Now, the Earth is around 4.5 billion years old or so, and no direct record of its first billion years remains to us. We know, from the Moon (also about 4.5 billion years old), that a long period of heavy bombardment by meteors occurred in the first billion years or so. The Earth very likely attracted even more meteorites than did the Moon, and was even more thoroughly scarred and marked by craters than the Moon. What became of those craters? They have vanished entirely, because, unlike the Moon, the Earth has enough radiogenic elements in its mantle to generate sufficient heat to drive convective overturn of the mantle rocks. This overturn drags the colder, more rigid crustal rocks hither and thither. This is the mechanism of what is called continental drift; for the crust of the Earth is divided into a number of separate plates, and the continents, being formed from the lightest, most iron-poor and quartz-rich fraction of terrestrial minerals, float passively upon these moving plates. The Moon lacks the volume sufficient to generate enough heat for convective overturn and continental drift. It also lacks an atmosphere; so the record of bombardment is largely intact on the Moon, while the animate, creepy-crawly Earth, with its constant mountain-building and erosion, has lost the imprimatur of its ancient bombardment.
Typically, the molten rocks of the asthenosphere well up into the crust along linear structures called spreading zones. Most of these are found beneath the oceans of the world, and ridges of brand new volcanic rock mark their courses. One such is the Mid-Atlantic Ridge, which lies beneath the center of the Atlantic Ocean. Rock along the spreading zone is essentially brand new, while, as one takes samples farther and farther from the spreading zone, the rock of the oceanic crust gets older and older. Broadly speaking, this oceanic crust is an iron-rich volcanic rock called basalt. One might even regard it as the exposed surface of the mantle itself. On both sides of the Atlantic, near the continental margins of North American, Europe, South America, and Africaóand thus farthest from the spreading zone at the Mid-Atlantic Ridgeóthe ocean-floor basalt is found to be about 200 million years old.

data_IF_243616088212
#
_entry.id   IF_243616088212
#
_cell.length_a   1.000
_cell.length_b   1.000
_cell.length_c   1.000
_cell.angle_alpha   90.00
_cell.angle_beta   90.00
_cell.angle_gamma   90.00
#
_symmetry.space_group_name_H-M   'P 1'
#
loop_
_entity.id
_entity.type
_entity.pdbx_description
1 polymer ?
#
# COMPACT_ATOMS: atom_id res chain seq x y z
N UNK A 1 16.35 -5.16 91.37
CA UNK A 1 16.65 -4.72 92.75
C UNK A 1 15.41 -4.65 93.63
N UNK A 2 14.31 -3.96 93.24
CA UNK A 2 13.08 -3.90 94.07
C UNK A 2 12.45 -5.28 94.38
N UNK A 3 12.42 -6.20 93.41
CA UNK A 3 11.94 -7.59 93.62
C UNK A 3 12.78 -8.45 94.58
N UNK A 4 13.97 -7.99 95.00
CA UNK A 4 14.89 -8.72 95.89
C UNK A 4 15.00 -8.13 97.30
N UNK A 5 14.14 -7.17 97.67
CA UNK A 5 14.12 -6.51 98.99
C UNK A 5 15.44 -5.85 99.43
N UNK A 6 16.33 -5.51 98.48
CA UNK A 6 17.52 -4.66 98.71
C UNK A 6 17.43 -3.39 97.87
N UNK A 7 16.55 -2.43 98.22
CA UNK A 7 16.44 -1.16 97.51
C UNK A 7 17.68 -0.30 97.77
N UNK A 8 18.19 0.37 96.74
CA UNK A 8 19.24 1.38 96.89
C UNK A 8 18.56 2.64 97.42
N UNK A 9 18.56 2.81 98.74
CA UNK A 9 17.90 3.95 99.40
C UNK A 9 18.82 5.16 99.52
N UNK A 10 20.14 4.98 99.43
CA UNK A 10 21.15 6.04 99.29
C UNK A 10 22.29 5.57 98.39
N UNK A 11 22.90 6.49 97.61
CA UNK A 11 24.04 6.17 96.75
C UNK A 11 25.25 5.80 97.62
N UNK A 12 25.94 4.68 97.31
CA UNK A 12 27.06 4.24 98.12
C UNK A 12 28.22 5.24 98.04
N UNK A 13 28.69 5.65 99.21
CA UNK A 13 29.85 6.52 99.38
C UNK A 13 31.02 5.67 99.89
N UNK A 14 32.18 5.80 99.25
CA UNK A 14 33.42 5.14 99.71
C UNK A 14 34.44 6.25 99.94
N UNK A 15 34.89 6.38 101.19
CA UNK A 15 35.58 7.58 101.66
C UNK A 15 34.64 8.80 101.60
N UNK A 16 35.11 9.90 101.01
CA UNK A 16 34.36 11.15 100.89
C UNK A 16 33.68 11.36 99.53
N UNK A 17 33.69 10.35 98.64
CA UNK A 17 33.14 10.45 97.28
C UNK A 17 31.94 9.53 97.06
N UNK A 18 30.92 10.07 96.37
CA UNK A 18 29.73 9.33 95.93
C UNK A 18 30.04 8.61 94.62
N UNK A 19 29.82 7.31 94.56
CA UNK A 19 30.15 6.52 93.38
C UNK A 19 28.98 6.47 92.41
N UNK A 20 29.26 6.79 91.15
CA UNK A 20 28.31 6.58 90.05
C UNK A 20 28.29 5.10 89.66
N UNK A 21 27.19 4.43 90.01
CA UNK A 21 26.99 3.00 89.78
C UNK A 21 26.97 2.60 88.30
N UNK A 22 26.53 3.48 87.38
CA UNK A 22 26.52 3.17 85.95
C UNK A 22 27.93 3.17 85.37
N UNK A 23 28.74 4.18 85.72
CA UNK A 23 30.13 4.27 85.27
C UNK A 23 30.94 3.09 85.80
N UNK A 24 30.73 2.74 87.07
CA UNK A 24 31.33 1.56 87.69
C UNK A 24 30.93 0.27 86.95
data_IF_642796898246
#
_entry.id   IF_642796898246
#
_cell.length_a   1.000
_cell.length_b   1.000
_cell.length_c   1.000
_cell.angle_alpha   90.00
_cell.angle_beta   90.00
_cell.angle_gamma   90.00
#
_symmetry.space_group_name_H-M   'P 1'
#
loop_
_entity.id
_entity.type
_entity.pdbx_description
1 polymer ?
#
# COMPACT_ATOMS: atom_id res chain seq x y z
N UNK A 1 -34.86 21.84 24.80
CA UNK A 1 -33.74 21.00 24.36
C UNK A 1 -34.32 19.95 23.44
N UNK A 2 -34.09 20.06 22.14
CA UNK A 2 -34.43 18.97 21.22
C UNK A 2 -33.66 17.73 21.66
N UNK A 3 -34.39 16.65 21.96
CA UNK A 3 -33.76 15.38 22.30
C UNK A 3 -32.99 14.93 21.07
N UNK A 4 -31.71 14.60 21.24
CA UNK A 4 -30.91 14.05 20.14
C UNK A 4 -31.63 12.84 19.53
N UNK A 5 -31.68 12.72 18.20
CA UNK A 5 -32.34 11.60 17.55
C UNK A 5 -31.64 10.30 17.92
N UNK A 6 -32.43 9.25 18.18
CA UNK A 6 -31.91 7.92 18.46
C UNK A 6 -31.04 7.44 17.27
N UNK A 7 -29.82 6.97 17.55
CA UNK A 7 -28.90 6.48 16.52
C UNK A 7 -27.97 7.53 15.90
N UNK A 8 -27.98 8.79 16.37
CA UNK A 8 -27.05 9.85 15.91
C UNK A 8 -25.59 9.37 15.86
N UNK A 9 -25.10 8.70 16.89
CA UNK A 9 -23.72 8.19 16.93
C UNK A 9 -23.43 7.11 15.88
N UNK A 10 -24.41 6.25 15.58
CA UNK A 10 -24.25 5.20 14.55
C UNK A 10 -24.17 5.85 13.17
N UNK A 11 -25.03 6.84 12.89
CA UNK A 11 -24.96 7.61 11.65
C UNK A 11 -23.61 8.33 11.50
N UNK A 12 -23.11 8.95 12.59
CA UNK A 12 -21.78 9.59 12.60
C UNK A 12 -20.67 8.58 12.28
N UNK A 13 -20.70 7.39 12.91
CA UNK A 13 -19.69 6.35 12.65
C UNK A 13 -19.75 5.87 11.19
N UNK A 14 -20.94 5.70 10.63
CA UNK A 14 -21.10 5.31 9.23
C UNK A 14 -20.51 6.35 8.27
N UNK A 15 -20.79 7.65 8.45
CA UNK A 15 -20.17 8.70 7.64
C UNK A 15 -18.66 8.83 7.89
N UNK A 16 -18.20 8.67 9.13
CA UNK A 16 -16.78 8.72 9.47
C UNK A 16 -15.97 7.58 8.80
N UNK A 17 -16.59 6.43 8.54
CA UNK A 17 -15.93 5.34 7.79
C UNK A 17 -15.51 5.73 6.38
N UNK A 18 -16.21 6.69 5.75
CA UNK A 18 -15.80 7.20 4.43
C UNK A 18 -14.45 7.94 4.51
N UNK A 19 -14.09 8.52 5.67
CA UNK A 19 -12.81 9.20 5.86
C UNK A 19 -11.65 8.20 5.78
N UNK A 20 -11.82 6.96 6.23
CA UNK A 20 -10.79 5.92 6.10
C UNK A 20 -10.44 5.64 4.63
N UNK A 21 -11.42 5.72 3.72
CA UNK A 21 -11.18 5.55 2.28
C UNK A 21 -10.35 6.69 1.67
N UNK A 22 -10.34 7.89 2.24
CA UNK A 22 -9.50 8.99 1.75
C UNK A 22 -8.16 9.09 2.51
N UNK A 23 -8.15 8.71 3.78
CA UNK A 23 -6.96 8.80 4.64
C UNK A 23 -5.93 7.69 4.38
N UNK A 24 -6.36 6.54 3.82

The spreading zones are places where brand new crust is being formed constantly, and then spreads away to either side, as though on a conveyor belt. Meanwhile, there are also subduction zones, where cooled crustal rocks plunge back into the mantle, completing the convective overturn. Here again, volcanism results; the ìRing of Fireî girdling the great Pacific Ocean is almost entirely due to volcanism associated with subduction zones. It may happen that oceanic crust plunges beneath a continental margin, as it does along the west coast of South America, or near the states of Oregon and Washington; in such a case, a linear range of volcanos arises a little ways inland from the coast, as in the Andes or the Cascades.